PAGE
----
Data Quality in the Age of Big Data
Traditional data quality best practices and tool functions still apply to big data, but success depends on making the right adjustments and optimizations.
Whether data is big or small, old or new, traditional or modern, on premises or in the cloud, the need for data quality doesn’t change. Data professionals under pressure to get business value from big data and other new data assets can leverage existing skills, teams, and tools to ensure quality for big data. Even so, just because you can leverage existing techniques doesn’t mean that’s all you should do. We must adapt existing techniques to the requirements of the current times.
Data professionals must protect the quality of traditional enterprise data as they adjust, optimize, and extend data quality and related data management best practices to fit the business and technical requirements of big data and similar modern data sets. Unless an organization does both, it may fail to deliver the kind of trusted analytics, operational reporting, self-service functionality, business monitoring, and governance that are expected of all data assets.
Adjustments and Optimizations Make Data Quality Tasks Relevant to Big Data
The good news is that organizations can apply current data quality and other data management competencies to big data. The slightly bad news is that organizations need to understand and make certain adjustments and optimizations. Luckily, familiar data quality tasks and tool functions are highly relevant to big data and other valuable new data assets — from Web applications, social media, the digital supply chain, SaaS apps, and the Internet of Things — as seen in the following examples.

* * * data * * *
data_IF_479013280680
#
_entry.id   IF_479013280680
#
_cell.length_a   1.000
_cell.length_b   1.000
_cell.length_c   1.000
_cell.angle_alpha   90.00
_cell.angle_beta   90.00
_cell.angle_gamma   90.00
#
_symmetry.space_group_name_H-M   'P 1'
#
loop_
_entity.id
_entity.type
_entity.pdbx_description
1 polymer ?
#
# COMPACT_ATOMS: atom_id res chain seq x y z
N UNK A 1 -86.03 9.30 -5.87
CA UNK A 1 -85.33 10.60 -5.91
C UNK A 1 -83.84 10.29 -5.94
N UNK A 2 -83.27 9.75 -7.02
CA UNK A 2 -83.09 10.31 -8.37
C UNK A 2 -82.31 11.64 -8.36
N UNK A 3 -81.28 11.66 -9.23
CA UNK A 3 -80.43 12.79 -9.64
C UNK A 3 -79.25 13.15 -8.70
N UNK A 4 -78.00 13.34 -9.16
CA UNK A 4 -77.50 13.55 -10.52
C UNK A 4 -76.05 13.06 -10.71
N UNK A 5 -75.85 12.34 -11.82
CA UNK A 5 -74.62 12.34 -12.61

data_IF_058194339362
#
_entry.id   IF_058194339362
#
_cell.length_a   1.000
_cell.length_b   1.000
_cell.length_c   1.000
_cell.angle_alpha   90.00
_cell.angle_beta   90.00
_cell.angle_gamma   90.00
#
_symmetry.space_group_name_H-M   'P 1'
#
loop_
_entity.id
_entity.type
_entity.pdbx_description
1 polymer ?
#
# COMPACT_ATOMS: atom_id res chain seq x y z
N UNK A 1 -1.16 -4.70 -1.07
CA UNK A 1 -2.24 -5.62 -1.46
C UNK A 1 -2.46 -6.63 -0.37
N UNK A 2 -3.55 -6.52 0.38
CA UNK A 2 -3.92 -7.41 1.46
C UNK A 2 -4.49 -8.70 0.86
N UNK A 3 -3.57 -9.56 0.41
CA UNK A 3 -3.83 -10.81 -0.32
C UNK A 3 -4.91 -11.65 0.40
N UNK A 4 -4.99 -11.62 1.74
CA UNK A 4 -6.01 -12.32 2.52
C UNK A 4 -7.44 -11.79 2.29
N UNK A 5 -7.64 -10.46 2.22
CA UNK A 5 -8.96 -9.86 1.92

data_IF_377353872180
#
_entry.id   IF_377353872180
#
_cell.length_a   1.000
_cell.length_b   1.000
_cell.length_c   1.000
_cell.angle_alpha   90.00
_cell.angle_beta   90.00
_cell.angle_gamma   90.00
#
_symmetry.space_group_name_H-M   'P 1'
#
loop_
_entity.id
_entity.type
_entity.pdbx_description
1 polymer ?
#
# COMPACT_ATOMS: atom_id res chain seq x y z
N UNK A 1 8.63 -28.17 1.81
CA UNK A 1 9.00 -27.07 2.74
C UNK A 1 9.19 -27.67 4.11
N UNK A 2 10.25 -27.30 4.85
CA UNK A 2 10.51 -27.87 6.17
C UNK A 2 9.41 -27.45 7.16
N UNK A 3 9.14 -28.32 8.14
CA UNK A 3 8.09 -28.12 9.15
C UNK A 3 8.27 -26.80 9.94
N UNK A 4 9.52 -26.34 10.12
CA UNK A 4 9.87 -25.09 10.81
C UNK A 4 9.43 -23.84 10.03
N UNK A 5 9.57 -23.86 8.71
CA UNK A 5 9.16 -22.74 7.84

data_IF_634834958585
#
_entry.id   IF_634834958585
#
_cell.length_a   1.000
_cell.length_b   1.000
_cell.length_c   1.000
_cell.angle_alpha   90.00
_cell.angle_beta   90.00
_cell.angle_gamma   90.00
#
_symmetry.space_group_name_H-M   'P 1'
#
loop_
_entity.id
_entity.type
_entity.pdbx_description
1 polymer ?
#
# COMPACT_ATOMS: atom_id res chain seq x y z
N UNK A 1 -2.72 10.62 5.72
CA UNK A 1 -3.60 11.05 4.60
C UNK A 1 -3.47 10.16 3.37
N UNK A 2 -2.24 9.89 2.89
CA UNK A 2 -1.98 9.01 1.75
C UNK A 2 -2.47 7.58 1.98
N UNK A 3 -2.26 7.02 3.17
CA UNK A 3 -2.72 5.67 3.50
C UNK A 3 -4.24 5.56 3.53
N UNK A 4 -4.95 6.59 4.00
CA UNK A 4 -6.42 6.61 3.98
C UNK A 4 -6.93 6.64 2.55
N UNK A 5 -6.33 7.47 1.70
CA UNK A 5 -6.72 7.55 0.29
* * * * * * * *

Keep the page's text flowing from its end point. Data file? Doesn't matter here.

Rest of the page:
Standardization. A wide range of users expect to explore and work with big data, often in a self-service fashion that depends on SQL-based tools. Data quality’s standardization makes big data more conducive to ad hoc browsing, visualizing, and querying.
Deduplication. Big data platforms invariably end up with the same data loaded multiple times. This skews analytics outcomes, makes metric calculations inaccurate, and wreaks havoc with operational processes. Data quality’s multiple approaches to matching and deduplication can remediate data redundancy.
Matching. Links between data sets can be hard to spot, especially when the data comes from a variety of source systems, both traditional and modern. Data quality’s data matching capabilities help validate diverse data and identify dependencies among data sets.
Profiling and monitoring. Many big data sources — such as e-commerce, Web applications, and the Internet of Things (IoT) — lack consistent standards and evolve their schema unpredictably without notification. Whether profiling big data in development or monitoring it in production, a data quality solution can reveal new schema and anomalies as they emerge. Data quality’s business rule engines and new smart algorithms can remediate these automatically at scale.
Customer data. As if maintaining the quality of traditional enterprise data about customers isn’t challenging enough, many organizations are now capturing customer data from smartphone apps, website visits, third-party data providers, social media, and a growing list of customer channels and touchpoints. For these organizations, customer data is the new big data. All mature data quality tools have functions designed for the customer domain. Most of these tools have been updated recently to support big data platforms and clouds to leverage their speed and scale.